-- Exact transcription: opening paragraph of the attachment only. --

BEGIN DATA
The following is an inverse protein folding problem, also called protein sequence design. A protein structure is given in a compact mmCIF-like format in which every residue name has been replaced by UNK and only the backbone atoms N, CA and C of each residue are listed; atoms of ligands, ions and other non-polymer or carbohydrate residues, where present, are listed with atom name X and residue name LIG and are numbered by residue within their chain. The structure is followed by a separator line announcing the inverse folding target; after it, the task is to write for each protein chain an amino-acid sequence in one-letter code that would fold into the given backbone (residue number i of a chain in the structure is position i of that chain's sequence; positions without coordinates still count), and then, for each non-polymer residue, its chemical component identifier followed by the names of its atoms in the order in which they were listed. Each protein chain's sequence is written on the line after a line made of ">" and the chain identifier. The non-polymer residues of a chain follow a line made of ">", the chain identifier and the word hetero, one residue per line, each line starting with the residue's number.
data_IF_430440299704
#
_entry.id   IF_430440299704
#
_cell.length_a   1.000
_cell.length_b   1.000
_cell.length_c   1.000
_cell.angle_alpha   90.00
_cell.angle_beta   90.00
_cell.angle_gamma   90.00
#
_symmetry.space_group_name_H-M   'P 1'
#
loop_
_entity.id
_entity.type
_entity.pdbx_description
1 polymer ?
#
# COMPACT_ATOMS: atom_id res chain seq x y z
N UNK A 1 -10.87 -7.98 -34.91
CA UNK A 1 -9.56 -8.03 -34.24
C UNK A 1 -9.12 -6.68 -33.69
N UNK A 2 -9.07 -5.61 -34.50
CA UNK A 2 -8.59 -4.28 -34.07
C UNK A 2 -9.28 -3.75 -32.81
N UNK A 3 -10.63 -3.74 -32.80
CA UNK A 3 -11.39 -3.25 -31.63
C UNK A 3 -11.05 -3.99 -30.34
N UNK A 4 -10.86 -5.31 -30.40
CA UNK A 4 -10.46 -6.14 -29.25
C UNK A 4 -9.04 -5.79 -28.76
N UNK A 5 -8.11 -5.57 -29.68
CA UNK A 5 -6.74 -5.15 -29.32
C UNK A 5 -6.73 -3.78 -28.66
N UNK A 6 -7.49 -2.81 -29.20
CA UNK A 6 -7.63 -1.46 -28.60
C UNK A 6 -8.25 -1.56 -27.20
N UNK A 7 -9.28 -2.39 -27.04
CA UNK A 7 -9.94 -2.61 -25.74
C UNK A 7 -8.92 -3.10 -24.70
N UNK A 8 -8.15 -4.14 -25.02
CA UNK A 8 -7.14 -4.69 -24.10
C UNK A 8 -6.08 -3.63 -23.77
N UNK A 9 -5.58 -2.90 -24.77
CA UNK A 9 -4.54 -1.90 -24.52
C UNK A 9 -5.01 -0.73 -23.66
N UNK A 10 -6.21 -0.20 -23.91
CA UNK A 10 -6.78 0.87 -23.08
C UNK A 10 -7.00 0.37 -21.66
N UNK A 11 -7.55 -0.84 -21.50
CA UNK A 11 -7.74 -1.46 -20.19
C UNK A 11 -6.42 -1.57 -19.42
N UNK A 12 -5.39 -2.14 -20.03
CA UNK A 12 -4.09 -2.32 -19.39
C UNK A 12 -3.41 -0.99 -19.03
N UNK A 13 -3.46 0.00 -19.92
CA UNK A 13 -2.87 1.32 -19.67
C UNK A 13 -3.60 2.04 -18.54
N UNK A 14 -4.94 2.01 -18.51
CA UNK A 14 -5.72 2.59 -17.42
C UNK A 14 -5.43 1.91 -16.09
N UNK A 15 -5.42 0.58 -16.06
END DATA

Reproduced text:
The following is an inverse protein folding problem, also called protein sequence design. A protein structure is given in a compact mmCIF-like format in which every residue name has been replaced by UNK and only the backbone atoms N, CA and C of each residue are listed; atoms of ligands, ions and other non-polymer or carbohydrate residues, where present, are listed with atom name X and residue name LIG and are numbered by residue within their chain. The structure is followed by a separator line announcing the inverse folding target; after it, the task is to write for each protein chain an amino-acid sequence in one-letter code that would fold into the given backbone (residue number i of a chain in the structure is position i of that chain's sequence; positions without coordinates still count), and then, for each non-polymer residue, its chemical component identifier followed by the names of its atoms in the order in which they were listed. Each protein chain's sequence is written on the line after a line made of ">" and the chain identifier. The non-polymer residues of a chain follow a line made of ">", the chain identifier and the word hetero, one residue per line, each line starting with the residue's number.